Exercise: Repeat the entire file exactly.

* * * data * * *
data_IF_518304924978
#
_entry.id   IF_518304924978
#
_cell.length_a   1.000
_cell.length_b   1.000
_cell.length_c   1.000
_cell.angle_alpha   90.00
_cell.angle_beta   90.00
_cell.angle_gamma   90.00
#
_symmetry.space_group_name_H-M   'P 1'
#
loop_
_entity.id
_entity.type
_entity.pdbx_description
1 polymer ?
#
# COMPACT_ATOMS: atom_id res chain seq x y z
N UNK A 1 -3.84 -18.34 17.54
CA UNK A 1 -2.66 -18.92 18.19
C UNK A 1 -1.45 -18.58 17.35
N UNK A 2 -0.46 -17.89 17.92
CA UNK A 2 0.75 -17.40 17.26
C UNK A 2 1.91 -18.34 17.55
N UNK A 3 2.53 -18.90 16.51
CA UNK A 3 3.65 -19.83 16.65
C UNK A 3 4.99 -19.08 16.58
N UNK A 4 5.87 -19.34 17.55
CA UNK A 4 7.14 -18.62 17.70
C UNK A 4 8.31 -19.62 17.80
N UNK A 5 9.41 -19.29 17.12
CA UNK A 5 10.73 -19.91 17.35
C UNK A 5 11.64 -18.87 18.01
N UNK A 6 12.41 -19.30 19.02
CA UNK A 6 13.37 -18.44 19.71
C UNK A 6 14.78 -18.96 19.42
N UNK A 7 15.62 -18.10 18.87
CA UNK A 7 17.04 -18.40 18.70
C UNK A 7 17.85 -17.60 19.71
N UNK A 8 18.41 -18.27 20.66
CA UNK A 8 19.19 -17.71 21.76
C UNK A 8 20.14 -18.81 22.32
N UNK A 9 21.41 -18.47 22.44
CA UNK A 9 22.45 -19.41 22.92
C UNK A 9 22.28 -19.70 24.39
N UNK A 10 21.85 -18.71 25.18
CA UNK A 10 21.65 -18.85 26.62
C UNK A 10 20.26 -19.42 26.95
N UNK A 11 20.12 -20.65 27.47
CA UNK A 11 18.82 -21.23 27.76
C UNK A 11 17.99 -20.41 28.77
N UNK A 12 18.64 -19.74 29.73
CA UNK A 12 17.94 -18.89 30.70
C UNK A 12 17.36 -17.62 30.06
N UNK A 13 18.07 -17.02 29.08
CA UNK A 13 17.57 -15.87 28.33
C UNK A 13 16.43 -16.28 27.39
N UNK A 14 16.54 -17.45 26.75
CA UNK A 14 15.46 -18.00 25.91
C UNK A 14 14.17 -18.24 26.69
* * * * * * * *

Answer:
data_IF_518304924978
#
_entry.id   IF_518304924978
#
_cell.length_a   1.000
_cell.length_b   1.000
_cell.length_c   1.000
_cell.angle_alpha   90.00
_cell.angle_beta   90.00
_cell.angle_gamma   90.00
#
_symmetry.space_group_name_H-M   'P 1'
#
loop_
_entity.id
_entity.type
_entity.pdbx_description
1 polymer ?
#
# COMPACT_ATOMS: atom_id res chain seq x y z
N UNK A 1 -3.84 -18.34 17.54
CA UNK A 1 -2.66 -18.92 18.19
C UNK A 1 -1.45 -18.58 17.35
N UNK A 2 -0.46 -17.89 17.92
CA UNK A 2 0.75 -17.40 17.26
C UNK A 2 1.91 -18.34 17.55
N UNK A 3 2.53 -18.90 16.51
CA UNK A 3 3.65 -19.83 16.65
C UNK A 3 4.99 -19.08 16.58
N UNK A 4 5.87 -19.34 17.55
CA UNK A 4 7.14 -18.62 17.70
C UNK A 4 8.31 -19.62 17.80
N UNK A 5 9.41 -19.29 17.12
CA UNK A 5 10.73 -19.91 17.35
C UNK A 5 11.64 -18.87 18.01
N UNK A 6 12.41 -19.30 19.02
CA UNK A 6 13.37 -18.44 19.71
C UNK A 6 14.78 -18.96 19.42
N UNK A 7 15.62 -18.10 18.87
CA UNK A 7 17.04 -18.40 18.70
C UNK A 7 17.85 -17.60 19.71
N UNK A 8 18.41 -18.27 20.66
CA UNK A 8 19.19 -17.71 21.76
C UNK A 8 20.14 -18.81 22.32
N UNK A 9 21.41 -18.47 22.44
CA UNK A 9 22.45 -19.41 22.92
C UNK A 9 22.28 -19.70 24.39
N UNK A 10 21.85 -18.71 25.18
CA UNK A 10 21.65 -18.85 26.62
C UNK A 10 20.26 -19.42 26.95
N UNK A 11 20.12 -20.65 27.47
CA UNK A 11 18.82 -21.23 27.76
C UNK A 11 17.99 -20.41 28.77
N UNK A 12 18.64 -19.74 29.73
CA UNK A 12 17.94 -18.89 30.70
C UNK A 12 17.36 -17.62 30.06
N UNK A 13 18.07 -17.02 29.08
CA UNK A 13 17.57 -15.87 28.33
C UNK A 13 16.43 -16.28 27.39
N UNK A 14 16.54 -17.45 26.75
CA UNK A 14 15.46 -18.00 25.91
C UNK A 14 14.17 -18.24 26.69